Australian Green Treefrog (Litoria caerulea)

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Australian Green Treefrog
Litoria caerulea
Australian Green Treefrog (Litoria caerulea)
Name Australian Green Treefrog
Name Lat. Litoria caerulea
Synonym Ranoidea caerulea
Family Hylids
Family lat. Hylidae
Order Frogs & Toads
Order lat. Anura
Origin Australia
Habitat Humid savanna
Diet Small live insects
Humidity 70-100 %
Behavior Peaceful, nocturnal
Keeping Pair, group
Care Level Easy
Breeding Moderately difficult
Housing Humid terrarium
Life Span 10-20 years
Protection No
Metric Units
Size 13 cm
Temperature 22-30 °C
Housing Size 40 x 40 x 60 cm
US Units
Size 5"
Temperature 72-86 °F
Housing Size 15" x 15" x 25"

Distribution and habitat

Primarily crepuscular and nocturnal, ground- and tree-dwelling, Australian coral-fingered tree frogs are native to New Guinea and northern and eastern Australia. They inhabit woodland and scrub areas near water bodies as well as marshy grasslands. As cultivators, they also live near watering places on and in houses.


For 1-2 animals, the minimum area of the terrarium is 1,600 cm² with a minimum effective height (measured without substrate) of 50 cm. This corresponds to a base area of e.g. 40 x 40 cm. For each additional animal, an additional 500 cm² area and 3 cm height must be provided. The terrarium should be placed in a quiet place without sunlight.

You need a terrarium (aquaterrarium) with a substrate of loose, absorbent, non-rotting substrate such as sand-peat mixture, coconut fibers or sphagnum moss with a drainage, in addition pieces of bark, flat stones, strongly branched climbing branches, preferably entwined by climbing plants, a dense planting (e.g. Tradescantia, Ficus, Hoya, Bromeliads) and a shallow water basin. Potted plants that can be easily removed for cleaning are advantageous. At least twice a day, except during seasonal dry periods, the inside of the terrarium must be finely sprayed with water (humidity), but a rain or mist system is better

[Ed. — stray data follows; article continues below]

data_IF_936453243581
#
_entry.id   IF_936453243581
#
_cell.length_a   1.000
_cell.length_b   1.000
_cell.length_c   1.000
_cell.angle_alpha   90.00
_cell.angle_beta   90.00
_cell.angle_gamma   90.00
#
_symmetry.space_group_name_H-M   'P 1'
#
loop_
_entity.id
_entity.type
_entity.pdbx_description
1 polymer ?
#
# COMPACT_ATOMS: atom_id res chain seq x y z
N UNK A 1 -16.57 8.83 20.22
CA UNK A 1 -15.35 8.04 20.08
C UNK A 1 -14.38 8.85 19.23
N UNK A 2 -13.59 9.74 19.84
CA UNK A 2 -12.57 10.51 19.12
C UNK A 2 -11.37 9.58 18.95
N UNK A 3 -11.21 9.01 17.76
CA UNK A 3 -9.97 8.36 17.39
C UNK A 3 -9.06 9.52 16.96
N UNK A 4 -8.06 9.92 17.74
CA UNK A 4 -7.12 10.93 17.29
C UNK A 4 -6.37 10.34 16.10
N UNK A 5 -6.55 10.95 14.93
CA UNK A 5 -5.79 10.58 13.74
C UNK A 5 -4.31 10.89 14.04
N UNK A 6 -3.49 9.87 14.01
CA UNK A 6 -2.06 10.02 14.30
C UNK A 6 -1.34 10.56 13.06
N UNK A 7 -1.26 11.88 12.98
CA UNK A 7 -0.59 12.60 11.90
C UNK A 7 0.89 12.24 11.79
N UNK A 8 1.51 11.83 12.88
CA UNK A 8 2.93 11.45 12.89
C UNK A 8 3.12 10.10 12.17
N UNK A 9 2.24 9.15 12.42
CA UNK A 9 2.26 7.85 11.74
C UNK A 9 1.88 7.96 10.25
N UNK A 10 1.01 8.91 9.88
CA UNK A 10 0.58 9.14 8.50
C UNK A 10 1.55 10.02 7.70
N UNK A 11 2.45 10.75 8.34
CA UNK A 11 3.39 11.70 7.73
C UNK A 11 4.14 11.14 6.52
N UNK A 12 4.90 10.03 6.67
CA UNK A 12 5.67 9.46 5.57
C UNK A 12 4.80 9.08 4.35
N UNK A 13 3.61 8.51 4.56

Temp. day: 22-30 °C Temp. night: min. 21 °C Humidity: 70-100

The lighting duration must be 10-14 hours depending on the season. Very suitable are daylight fluorescent tubes with low UV content, supplemented with spotlights.

During the seasonal dry period (3-5 months) the humidity is reduced to 50-80 %.


The food supply consists of live insects such as crickets, small grasshoppers and crickets, as well as mealybug larvae and cockroaches. After a period of habituation (feeding with tweezers), special ready-made food is often accepted as well. Food should be offered to adult animals 2-3 times per week, young animals must be fed daily. It is important to add minerals and vitamins regularly (e.g. by dusting the food animals).

A varied diet promotes health and prevents deficiency symptoms.

Reproduction and breeding

The throat of the females is whitish, that of the males yellowish and they have a sound bladder, which is recognizable as a fold on the throat.

They spawn in smallest waters up to 2,000 eggs in small clusters of 100-200. The larvae (tadpoles) initially filter microorganisms from the water, later eat animal and vegetable food, and grow up to 90 mm in size. After 38 days (at 30 °C) the transformation (metamorphosis) is completed and the frog leaves the water.


Australian coral-fingered treefrogs must not be socialized with other species because of the toxicity of their skin secretions. They have a barking call and are very adept at climbing with their finger and toe tips widened into adhesive discs. Their mucous membrane is very sensitive, accordingly care must be taken to maintain the necessary humidity and maximum cleanliness.

Before purchase, a terrarium should be prepared that meets the species-specific needs. Necessary are good ventilation without drafts, as well as devices for measuring temperature and humidity. The lighting has to correspond to the species-specific day-night rhythm and should be placed in such a way that the animals cannot injure themselves. The terrarium should be locked in such a way that neither unauthorized persons can open it nor the animals can escape. Special attention must be paid to thorough hygiene and impurities must be removed regularly

Further literature can be found in your pet store.


Text: petdata; Image: Franz Lowak 

Source: ENGELMANN (2006): Zootierhaltung - Tiere in menschlicher Obhut: Reptilien und Amphibien, Harri Deutsch Verlag; VDA & DGHT (2006): Haltungsrichtlinien für die Haltung von Anuren

  • Gemäß § 21 Abs. 5 Tierschutzgesetz idgF